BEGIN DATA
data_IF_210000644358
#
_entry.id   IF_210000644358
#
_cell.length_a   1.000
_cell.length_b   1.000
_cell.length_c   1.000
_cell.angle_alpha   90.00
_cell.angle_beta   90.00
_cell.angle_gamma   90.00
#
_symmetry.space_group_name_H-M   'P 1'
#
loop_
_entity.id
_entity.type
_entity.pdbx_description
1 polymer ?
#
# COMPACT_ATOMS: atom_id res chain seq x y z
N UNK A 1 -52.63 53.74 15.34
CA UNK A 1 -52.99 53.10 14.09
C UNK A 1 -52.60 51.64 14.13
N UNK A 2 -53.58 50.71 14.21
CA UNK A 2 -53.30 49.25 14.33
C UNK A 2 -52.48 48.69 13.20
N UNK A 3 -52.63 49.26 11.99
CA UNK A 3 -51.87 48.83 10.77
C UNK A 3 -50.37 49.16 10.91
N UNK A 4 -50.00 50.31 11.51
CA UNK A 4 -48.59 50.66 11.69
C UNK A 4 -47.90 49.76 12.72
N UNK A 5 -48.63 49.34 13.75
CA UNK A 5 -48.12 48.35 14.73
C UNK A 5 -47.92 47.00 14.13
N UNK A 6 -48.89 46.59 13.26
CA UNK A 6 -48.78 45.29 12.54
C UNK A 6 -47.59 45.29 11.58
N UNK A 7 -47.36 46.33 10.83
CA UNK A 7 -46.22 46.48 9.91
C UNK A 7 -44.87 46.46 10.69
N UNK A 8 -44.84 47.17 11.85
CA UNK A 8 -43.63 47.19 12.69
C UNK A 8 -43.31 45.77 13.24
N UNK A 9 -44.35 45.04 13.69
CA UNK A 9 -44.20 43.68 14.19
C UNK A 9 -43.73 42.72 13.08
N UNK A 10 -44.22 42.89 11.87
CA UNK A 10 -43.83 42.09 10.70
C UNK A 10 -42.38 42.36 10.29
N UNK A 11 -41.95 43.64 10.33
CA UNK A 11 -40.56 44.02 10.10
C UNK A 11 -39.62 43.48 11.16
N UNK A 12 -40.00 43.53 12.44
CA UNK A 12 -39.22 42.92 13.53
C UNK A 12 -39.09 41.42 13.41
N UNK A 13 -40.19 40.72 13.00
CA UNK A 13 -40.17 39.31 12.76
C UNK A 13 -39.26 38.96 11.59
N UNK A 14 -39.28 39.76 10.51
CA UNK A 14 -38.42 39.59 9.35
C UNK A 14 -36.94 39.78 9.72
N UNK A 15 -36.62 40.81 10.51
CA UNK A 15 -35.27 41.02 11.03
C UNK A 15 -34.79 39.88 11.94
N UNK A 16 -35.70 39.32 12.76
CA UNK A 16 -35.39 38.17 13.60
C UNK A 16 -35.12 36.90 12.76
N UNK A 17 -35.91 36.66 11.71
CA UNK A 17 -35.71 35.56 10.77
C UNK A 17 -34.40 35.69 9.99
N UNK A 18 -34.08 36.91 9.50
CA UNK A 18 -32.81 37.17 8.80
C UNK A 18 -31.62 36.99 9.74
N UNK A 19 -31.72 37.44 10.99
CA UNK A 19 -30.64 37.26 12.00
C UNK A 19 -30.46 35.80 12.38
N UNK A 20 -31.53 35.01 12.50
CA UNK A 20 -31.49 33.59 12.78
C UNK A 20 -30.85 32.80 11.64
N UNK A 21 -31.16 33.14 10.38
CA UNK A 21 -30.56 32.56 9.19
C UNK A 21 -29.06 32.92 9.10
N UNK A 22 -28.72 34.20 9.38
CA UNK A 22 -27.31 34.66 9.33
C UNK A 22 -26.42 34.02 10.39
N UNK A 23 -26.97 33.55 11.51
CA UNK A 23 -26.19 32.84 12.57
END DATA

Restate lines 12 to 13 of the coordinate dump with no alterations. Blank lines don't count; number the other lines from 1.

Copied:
_symmetry.space_group_name_H-M   'P 1'
#